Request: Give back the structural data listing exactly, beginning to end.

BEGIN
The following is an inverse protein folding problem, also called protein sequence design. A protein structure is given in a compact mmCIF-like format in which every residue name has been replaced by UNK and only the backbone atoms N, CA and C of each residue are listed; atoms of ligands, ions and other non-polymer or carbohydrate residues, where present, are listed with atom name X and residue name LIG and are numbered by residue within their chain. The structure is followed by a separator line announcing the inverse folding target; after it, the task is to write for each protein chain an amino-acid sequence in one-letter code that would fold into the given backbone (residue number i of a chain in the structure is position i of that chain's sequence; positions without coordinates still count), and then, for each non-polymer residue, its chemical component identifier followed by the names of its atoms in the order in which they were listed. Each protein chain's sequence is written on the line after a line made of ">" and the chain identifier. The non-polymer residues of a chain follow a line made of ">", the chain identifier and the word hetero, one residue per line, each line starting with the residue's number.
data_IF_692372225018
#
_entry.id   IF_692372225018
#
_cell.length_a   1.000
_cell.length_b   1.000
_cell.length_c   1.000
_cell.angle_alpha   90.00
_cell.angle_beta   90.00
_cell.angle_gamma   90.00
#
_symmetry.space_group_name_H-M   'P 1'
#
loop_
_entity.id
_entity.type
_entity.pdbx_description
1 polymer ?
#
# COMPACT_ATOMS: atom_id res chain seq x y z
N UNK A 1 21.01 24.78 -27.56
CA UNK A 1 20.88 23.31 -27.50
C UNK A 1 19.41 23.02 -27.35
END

The following is an inverse protein folding problem, also called protein sequence design. A protein structure is given in a compact mmCIF-like format in which every residue name has been replaced by UNK and only the backbone atoms N, CA and C of each residue are listed; atoms of ligands, ions and other non-polymer or carbohydrate residues, where present, are listed with atom name X and residue name LIG and are numbered by residue within their chain. The structure is followed by a separator line announcing the inverse folding target; after it, the task is to write for each protein chain an amino-acid sequence in one-letter code that would fold into the given backbone (residue number i of a chain in the structure is position i of that chain's sequence; positions without coordinates still count), and then, for each non-polymer residue, its chemical component identifier followed by the names of its atoms in the order in which they were listed. Each protein chain's sequence is written on the line after a line made of ">" and the chain identifier. The non-polymer residues of a chain follow a line made of ">", the chain identifier and the word hetero, one residue per line, each line starting with the residue's number.
data_IF_692372225018
#
_entry.id   IF_692372225018
#
_cell.length_a   1.000
_cell.length_b   1.000
_cell.length_c   1.000
_cell.angle_alpha   90.00
_cell.angle_beta   90.00
_cell.angle_gamma   90.00
#
_symmetry.space_group_name_H-M   'P 1'
#
loop_
_entity.id
_entity.type
_entity.pdbx_description
1 polymer ?
#
# COMPACT_ATOMS: atom_id res chain seq x y z
N UNK A 1 21.01 24.78 -27.56
CA UNK A 1 20.88 23.31 -27.50
C UNK A 1 19.41 23.02 -27.35